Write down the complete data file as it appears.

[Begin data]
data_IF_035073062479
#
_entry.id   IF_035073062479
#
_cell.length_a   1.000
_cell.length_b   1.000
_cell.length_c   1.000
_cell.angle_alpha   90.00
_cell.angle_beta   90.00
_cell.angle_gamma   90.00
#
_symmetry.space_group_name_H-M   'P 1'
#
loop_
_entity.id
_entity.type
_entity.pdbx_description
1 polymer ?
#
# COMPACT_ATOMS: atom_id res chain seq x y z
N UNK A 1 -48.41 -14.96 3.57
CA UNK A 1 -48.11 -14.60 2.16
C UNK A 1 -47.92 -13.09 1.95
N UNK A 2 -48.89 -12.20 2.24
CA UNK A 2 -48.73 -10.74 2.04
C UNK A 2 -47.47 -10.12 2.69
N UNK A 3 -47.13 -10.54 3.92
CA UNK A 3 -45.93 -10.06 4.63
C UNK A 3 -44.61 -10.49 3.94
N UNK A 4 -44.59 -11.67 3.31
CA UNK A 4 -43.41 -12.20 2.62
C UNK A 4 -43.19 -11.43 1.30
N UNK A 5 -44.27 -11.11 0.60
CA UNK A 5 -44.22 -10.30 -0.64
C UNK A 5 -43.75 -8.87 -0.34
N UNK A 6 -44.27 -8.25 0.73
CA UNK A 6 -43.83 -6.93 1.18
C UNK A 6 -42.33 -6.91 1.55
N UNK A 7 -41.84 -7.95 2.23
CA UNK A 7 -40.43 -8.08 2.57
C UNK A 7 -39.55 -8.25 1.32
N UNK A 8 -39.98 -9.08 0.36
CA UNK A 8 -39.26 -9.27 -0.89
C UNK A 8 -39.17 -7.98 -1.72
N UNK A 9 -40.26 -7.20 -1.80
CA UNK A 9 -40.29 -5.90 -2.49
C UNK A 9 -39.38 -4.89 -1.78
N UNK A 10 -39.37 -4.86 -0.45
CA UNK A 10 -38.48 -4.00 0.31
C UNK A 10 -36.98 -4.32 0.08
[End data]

data_IF_035073062479
#
_entry.id   IF_035073062479
#
_cell.length_a   1.000
_cell.length_b   1.000
_cell.length_c   1.000
_cell.angle_alpha   90.00
_cell.angle_beta   90.00
_cell.angle_gamma   90.00
#
_symmetry.space_group_name_H-M   'P 1'
#
loop_
_entity.id
_entity.type
_entity.pdbx_description
1 polymer ?
#
# COMPACT_ATOMS: atom_id res chain seq x y z
N UNK A 1 -48.41 -14.96 3.57
CA UNK A 1 -48.11 -14.60 2.16
C UNK A 1 -47.92 -13.09 1.95
N UNK A 2 -48.89 -12.20 2.24
CA UNK A 2 -48.73 -10.74 2.04
C UNK A 2 -47.47 -10.12 2.69
N UNK A 3 -47.13 -10.54 3.92
CA UNK A 3 -45.93 -10.06 4.63
C UNK A 3 -44.61 -10.49 3.94
N UNK A 4 -44.59 -11.67 3.31
CA UNK A 4 -43.41 -12.20 2.62
C UNK A 4 -43.19 -11.43 1.30
N UNK A 5 -44.27 -11.11 0.60
CA UNK A 5 -44.22 -10.30 -0.64
C UNK A 5 -43.75 -8.87 -0.34
N UNK A 6 -44.27 -8.25 0.73
CA UNK A 6 -43.83 -6.93 1.18
C UNK A 6 -42.33 -6.91 1.55
N UNK A 7 -41.84 -7.95 2.23
CA UNK A 7 -40.43 -8.08 2.57
C UNK A 7 -39.55 -8.25 1.32
N UNK A 8 -39.98 -9.08 0.36
CA UNK A 8 -39.26 -9.27 -0.89
C UNK A 8 -39.17 -7.98 -1.72
N UNK A 9 -40.26 -7.20 -1.80
CA UNK A 9 -40.29 -5.90 -2.49
C UNK A 9 -39.38 -4.89 -1.78
N UNK A 10 -39.37 -4.86 -0.45
CA UNK A 10 -38.48 -4.00 0.31
C UNK A 10 -36.98 -4.32 0.08